Regulations implementing funding to support state and local governments (COVID-19)
Funding provisions to support state and local governments as they manage the public health and economic consequences of the COVID-19 pandemic
Funding provisions to support state and local governments
Regulations from the U.S. Treasury Department and published as an interim final rule in today’s edition of the Federal Register implement funding provisions to support state and local governments as they manage the public health and economic consequences of the coronavirus (COVID-19) pandemic.
President Biden on March 11, 2021, signed into law the “American Rescue Plan Act of 2021” that allocates $350 billion in funds to support state and local governments with regard to COVID-19 challenges.
Today’s interim final rule [PDF 885 KB] provides that eligible state and local government recipients may use the funds to:
- Support public health expenditures
- Address negative economic impacts caused by the public health emergency
- Replace lost public sector revenue
- Provide premium pay for essential workers
- Invest in water, sewer, and broadband infrastructure
Funds not to be used to offset a reduction in net tax revenue
In general, state and local government recipients have considerable flexibility to use the funds to address the diverse needs of their communities; however, the legislation specifically prohibits states from using the funding to directly or indirectly offset a reduction in net tax revenue—giving rise to a concern about a perceived possible coercive nature of such a restriction on a state’s authority to set its own policy
The interim final rule details the manner in which Treasury will assess whether a state or locality has violated the tax cut restriction. A reduction in net tax revenues must result from a “covered change” during the “covered period.”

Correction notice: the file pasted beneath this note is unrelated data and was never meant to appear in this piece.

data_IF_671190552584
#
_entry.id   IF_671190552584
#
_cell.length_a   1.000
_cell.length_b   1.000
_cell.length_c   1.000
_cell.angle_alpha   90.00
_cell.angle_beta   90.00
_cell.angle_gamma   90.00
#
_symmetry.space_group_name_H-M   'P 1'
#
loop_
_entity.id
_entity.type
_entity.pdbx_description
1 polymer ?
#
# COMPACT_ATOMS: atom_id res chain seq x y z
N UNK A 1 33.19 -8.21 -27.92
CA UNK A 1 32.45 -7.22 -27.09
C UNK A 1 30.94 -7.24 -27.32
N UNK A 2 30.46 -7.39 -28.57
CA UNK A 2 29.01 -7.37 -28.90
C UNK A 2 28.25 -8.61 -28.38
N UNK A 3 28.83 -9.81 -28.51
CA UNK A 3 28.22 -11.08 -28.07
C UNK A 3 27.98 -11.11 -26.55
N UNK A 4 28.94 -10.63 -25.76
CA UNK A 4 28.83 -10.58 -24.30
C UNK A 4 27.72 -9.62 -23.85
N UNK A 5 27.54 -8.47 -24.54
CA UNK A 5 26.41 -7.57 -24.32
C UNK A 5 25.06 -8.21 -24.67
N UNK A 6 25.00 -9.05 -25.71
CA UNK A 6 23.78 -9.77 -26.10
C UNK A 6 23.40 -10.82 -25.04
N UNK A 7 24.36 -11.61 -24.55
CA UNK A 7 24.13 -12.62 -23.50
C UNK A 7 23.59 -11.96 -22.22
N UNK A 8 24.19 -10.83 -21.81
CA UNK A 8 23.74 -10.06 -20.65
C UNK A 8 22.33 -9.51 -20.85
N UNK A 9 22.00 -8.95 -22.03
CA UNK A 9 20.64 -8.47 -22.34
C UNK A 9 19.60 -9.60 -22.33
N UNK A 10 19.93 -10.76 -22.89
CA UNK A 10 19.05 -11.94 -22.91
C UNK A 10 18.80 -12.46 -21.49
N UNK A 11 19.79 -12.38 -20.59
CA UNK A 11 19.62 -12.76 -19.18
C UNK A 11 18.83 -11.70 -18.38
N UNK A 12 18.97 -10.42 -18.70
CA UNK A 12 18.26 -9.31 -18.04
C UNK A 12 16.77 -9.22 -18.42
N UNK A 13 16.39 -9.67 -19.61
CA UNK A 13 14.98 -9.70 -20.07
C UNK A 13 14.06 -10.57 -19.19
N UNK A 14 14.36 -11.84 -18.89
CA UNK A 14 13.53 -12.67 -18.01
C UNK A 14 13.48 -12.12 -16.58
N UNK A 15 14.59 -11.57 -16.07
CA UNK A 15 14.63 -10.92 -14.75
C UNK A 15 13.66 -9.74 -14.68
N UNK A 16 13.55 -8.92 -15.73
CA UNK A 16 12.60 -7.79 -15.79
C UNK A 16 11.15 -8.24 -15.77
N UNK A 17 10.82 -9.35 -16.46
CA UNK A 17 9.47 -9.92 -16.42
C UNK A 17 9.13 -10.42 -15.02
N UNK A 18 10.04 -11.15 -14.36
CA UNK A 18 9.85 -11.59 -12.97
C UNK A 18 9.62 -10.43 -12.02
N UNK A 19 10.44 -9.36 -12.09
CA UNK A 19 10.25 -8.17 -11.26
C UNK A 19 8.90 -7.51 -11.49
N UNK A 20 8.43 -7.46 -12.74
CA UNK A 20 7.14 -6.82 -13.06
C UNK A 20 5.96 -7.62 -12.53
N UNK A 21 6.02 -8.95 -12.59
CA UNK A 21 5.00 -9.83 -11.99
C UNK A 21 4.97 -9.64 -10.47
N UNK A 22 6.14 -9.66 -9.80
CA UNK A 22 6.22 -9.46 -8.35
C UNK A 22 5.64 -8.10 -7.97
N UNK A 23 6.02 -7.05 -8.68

- The covered period runs from March 3, 2021, through the last day of the fiscal year in which the funds provided have been spent.
- “Covered changes” include final changes in law, regulations or administrative interpretations when the phase-in or taking effect of those changes was not prescribed prior to the start of the covered period.
Covered changes specifically exclude the following: administrative interpretive changes intended to correct prior inaccurate interpretations; automatic statutorily or regulatory triggered rate changes in effect prior to the covered period; and changes that simply conform with recent changes in federal law (e.g., federal treatment of Paycheck Protection Program (PPP) loans).
To the extent that states use the funds to offset a reduction in net tax revenue, the funds will be required to be repaid.
To determine if there is a reduction in net tax revenue, a state must measure the difference between its actual tax revenues and its baseline revenue (2019 revenues adjusted for inflation). If there is a reduction, the state must demonstrate that the tax cuts were funded by permissible sources other than funds received under the legislation. Such permissible sources include enacted policies that raised other sources of revenue; spending cuts not offset with funds from the March 2021 legislation; and higher revenues due to economic growth.
If sufficient funds from other sources cannot be identified to cover the full cost of the reduction in net tax revenue, the remaining amount not covered by these sources will be considered to have been offset by funds from the legislation. If this occurs, the deficit funds will be subject to recoupment by the U.S. Treasury.
Read a May 2021 report prepared by KPMG State and Local Tax professionals
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